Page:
Pipestone National Monument, by virtue of its protected status, has some of the only native tallgrass prairie habitat left in America. Many plants can be seen close up along the Circle Trail and viewed as a stunning mosaic from the road. Over 500 species of plants occur at the Monument, including one federally threatened species (the Western prairie-fringed orchid) and nearly a dozen state-listed rare species.

The staff at Pipestone National Monument make every effort to preserve this valuable resource through the use of controlled burns and removal of non-native or introduced plant species.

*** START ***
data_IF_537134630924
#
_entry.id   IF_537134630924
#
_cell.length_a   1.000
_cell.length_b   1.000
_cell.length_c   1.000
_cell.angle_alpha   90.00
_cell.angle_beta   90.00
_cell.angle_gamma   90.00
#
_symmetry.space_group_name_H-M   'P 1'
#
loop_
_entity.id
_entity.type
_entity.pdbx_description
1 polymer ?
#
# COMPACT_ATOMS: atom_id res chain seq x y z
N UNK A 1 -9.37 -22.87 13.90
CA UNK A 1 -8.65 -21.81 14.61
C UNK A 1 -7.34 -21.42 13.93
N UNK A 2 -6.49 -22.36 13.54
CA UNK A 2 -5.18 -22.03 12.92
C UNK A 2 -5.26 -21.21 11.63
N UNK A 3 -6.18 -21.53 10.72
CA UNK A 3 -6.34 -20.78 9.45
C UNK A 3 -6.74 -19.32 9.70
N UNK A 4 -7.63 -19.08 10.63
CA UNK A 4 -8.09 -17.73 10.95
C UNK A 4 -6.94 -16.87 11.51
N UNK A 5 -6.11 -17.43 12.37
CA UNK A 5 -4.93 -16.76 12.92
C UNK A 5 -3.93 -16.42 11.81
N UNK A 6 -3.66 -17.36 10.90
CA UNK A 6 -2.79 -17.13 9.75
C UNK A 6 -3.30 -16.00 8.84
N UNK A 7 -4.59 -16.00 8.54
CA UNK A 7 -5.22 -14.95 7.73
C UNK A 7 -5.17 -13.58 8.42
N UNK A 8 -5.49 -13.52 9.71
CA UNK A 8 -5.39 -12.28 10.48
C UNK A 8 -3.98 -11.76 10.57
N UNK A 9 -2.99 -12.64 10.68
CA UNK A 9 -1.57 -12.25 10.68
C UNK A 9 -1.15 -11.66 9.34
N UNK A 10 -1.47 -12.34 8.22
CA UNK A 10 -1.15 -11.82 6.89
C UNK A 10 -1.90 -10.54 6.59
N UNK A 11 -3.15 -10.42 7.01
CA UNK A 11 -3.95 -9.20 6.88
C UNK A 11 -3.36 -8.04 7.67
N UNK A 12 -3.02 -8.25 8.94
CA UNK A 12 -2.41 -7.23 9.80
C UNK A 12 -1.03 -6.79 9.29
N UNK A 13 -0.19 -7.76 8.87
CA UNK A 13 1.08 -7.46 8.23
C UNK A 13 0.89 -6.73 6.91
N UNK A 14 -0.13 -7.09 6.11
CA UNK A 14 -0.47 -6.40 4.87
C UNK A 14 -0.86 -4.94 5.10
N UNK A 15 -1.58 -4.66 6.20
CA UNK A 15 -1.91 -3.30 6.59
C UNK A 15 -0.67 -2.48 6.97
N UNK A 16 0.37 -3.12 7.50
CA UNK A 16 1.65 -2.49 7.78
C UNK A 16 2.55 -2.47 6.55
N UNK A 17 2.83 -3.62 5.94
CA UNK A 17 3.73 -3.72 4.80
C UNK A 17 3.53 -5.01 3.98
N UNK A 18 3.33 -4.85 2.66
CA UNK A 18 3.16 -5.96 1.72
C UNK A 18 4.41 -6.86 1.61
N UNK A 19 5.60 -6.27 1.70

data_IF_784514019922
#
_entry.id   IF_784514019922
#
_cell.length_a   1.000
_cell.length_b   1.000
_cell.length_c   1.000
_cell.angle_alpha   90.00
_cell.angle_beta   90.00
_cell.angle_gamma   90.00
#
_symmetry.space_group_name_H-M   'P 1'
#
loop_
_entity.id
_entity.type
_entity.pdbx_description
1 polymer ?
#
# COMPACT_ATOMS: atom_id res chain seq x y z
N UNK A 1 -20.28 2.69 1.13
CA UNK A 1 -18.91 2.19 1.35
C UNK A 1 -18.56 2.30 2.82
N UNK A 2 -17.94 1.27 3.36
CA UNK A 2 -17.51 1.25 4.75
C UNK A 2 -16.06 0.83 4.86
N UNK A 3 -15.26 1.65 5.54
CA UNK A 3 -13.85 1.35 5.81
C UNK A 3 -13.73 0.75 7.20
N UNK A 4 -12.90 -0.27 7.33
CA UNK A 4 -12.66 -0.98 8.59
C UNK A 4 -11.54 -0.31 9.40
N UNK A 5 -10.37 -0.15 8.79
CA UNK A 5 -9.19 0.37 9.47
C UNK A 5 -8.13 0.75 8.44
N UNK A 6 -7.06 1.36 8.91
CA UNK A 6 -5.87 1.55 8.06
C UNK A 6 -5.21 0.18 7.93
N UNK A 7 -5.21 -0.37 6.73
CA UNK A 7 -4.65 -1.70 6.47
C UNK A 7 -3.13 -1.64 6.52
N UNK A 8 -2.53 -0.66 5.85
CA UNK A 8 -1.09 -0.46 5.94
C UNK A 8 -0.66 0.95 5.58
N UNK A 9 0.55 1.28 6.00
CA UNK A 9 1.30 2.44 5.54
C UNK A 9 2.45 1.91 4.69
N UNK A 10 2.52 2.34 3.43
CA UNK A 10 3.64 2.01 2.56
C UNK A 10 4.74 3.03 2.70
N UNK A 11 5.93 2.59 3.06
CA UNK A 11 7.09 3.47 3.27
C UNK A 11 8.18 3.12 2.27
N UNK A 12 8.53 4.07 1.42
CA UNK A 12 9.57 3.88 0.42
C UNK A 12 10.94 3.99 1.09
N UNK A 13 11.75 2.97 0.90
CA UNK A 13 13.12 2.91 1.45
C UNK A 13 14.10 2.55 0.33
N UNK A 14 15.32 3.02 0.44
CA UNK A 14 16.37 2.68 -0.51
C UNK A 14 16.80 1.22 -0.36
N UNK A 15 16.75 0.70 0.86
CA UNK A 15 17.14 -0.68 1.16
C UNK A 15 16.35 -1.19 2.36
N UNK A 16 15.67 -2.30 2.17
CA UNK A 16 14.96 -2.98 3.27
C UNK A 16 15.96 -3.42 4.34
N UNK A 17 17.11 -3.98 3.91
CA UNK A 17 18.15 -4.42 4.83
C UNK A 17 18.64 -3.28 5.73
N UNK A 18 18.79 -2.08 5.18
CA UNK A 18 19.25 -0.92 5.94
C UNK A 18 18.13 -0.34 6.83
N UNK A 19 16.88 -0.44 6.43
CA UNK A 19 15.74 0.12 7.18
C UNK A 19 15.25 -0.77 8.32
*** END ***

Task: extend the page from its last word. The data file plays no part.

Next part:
• purplish-orange, tenticle-like plant

    Hundreds of wildflowers fill the Monument every spring and summer. They have been used in many ways by Indigenous people for centuries.

  • field of yellow tallgrass under a blue sky

    Some of the dominant grasses in the Monument's tallgrass prairie

  • colorful lichen on a rock

    These resilient organisms can live for thousands of years and currently cover much of the Sioux Quartzite outcroppings at the Monument.

  • Cacti along a rock wall
    Cacti & Desert Succulents

    Visitors are often surprised to see cacti in the southwest Minnesota prairie

  • purple blooms on dotted smartweed
    Freshwater Plants

    Pipestone Creek enables roughly 35 species of freshwater plants to thrive in the Monument

Last updated: November 16, 2019

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Contact Info

Mailing Address:

36 Reservation Ave
Pipestone, MN 56164


507 825-5464 x214

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